Wednesday, August 5, 2009
Though nothing is 100% etched in stone, it looks like TUF 7 winner Amir Sadollah is actually going to make his return to the Octagon on Saturday.
The last time we saw him in the cage was the night he earned his contract, June 21, 2008. Since then, it's been injury after injury, scraping two fights and leaving Sadollah far enough off the radar that the UFC installed him as the "host" of their Inside the Octagon segment during the last season of TUF.
Barring anything catastrophic, he's finally going to get that second professional fight under his belt and it's not going to be a walk in the park either.
Amir Sadollah (1-0) vs. Johny Hendricks (5-0)
Honestly, this fight has no business being the third fight on a pay-per-view, but it's presence there should signal something to everyone if it hasn't been clear this whole way already.
The UFC has some serious time invested in Amir Sadollah and sees a bright future for him. Sadollah has a lot of the same qualities as his coach on TUF, Forrest Griffin, including the natural charisma to draw people in.
This is why he saw him hosting that little segment every week; he's a sharp guy who is pretty entertaining, but since he's been off the grid for so long, the UFC needed to remind us all how much we liked him.
Now they stick him in there with a tough kid who reminds me a lot of Josh Koscheck.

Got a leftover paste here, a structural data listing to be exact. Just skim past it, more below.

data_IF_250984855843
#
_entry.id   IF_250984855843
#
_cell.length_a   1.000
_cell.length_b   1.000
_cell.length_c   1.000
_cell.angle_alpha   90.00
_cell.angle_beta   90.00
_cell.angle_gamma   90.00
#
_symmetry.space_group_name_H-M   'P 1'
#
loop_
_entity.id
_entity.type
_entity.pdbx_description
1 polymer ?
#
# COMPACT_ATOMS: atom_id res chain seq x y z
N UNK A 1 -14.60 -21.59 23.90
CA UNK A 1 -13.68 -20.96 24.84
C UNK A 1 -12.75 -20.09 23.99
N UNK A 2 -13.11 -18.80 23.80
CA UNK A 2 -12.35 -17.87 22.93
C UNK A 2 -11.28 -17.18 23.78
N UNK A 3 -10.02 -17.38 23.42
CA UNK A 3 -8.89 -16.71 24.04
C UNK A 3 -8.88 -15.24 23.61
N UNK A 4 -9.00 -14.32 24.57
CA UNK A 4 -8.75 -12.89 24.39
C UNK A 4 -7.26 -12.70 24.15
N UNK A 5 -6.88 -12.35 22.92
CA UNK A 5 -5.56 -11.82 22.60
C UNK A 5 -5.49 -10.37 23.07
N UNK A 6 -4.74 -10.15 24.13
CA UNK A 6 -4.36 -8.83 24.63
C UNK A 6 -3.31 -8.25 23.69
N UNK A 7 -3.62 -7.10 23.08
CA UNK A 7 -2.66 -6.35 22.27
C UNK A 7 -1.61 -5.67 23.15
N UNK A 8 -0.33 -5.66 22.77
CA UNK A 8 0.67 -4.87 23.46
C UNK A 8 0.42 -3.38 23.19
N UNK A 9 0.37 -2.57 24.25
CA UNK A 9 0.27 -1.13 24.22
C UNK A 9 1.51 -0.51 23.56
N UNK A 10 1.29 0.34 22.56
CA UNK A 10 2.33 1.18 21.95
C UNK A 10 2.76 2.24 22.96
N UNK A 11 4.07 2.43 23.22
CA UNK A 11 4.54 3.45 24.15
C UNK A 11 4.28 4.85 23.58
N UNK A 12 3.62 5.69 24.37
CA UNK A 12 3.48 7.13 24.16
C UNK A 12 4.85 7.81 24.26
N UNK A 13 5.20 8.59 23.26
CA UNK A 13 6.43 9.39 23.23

Johny Hendricks is an outstanding wrestler. A three-time All-American, Hendricks wrestled at Oklahoma State with Jake Rosholt and Shane Roller and earned two National Championships.
Okay, so he's actually a better wrestler collegiately than Kos.
Anyway, what makes me think of Koscheck when I watch Hendricks is his propensity for standing up and striking. Just like the AKA product and TUF alum, Hendricks uses his wrestling when he needs to, but is just as interested in standing and banging with his opponents.
It's very hard to handicap this fight; Sadollah has just one fight to his name and is coming off a long layoff and numerous injuries, while Hendricks is good enough to be 5-0, including two wins in the WEC, but if he was that good, he would have been in the UFC and not the WEC, right?
Bottom line: the UFC needs Sadollah to win this fight and Hendricks should be just enough of an opponent to not make it look easy, but still come out holding the short straw if you know what I mean.
P.S. Keyboard Kimura Post #100...